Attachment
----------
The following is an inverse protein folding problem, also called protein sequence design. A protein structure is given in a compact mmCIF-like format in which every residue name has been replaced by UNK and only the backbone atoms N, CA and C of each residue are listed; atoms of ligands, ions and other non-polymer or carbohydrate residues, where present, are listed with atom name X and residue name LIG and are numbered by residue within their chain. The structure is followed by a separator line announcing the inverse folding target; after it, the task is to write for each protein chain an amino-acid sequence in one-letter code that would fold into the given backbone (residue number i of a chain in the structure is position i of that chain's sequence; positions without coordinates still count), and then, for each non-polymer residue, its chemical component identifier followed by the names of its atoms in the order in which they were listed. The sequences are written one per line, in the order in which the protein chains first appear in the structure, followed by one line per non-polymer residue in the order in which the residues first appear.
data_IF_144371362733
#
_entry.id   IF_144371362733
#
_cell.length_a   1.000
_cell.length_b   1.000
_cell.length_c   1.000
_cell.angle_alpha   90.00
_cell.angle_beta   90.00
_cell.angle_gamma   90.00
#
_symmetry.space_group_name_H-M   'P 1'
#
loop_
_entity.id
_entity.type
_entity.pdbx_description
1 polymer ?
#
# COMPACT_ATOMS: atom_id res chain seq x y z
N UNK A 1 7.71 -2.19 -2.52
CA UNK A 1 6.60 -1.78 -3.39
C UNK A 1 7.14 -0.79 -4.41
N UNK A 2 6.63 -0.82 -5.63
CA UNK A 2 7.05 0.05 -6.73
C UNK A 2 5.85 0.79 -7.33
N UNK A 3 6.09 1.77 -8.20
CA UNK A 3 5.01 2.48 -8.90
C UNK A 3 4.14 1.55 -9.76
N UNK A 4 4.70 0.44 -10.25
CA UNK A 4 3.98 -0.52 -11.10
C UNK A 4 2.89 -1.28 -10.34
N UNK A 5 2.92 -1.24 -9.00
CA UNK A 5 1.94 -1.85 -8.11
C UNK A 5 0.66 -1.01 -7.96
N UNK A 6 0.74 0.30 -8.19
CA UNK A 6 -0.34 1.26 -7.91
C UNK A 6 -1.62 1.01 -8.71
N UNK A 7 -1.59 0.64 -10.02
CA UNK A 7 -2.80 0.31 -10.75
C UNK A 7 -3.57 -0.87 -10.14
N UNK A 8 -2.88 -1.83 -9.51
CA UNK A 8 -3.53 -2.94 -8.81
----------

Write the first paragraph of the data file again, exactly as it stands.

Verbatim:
The following is an inverse protein folding problem, also called protein sequence design. A protein structure is given in a compact mmCIF-like format in which every residue name has been replaced by UNK and only the backbone atoms N, CA and C of each residue are listed; atoms of ligands, ions and other non-polymer or carbohydrate residues, where present, are listed with atom name X and residue name LIG and are numbered by residue within their chain. The structure is followed by a separator line announcing the inverse folding target; after it, the task is to write for each protein chain an amino-acid sequence in one-letter code that would fold into the given backbone (residue number i of a chain in the structure is position i of that chain's sequence; positions without coordinates still count), and then, for each non-polymer residue, its chemical component identifier followed by the names of its atoms in the order in which they were listed. The sequences are written one per line, in the order in which the protein chains first appear in the structure, followed by one line per non-polymer residue in the order in which the residues first appear.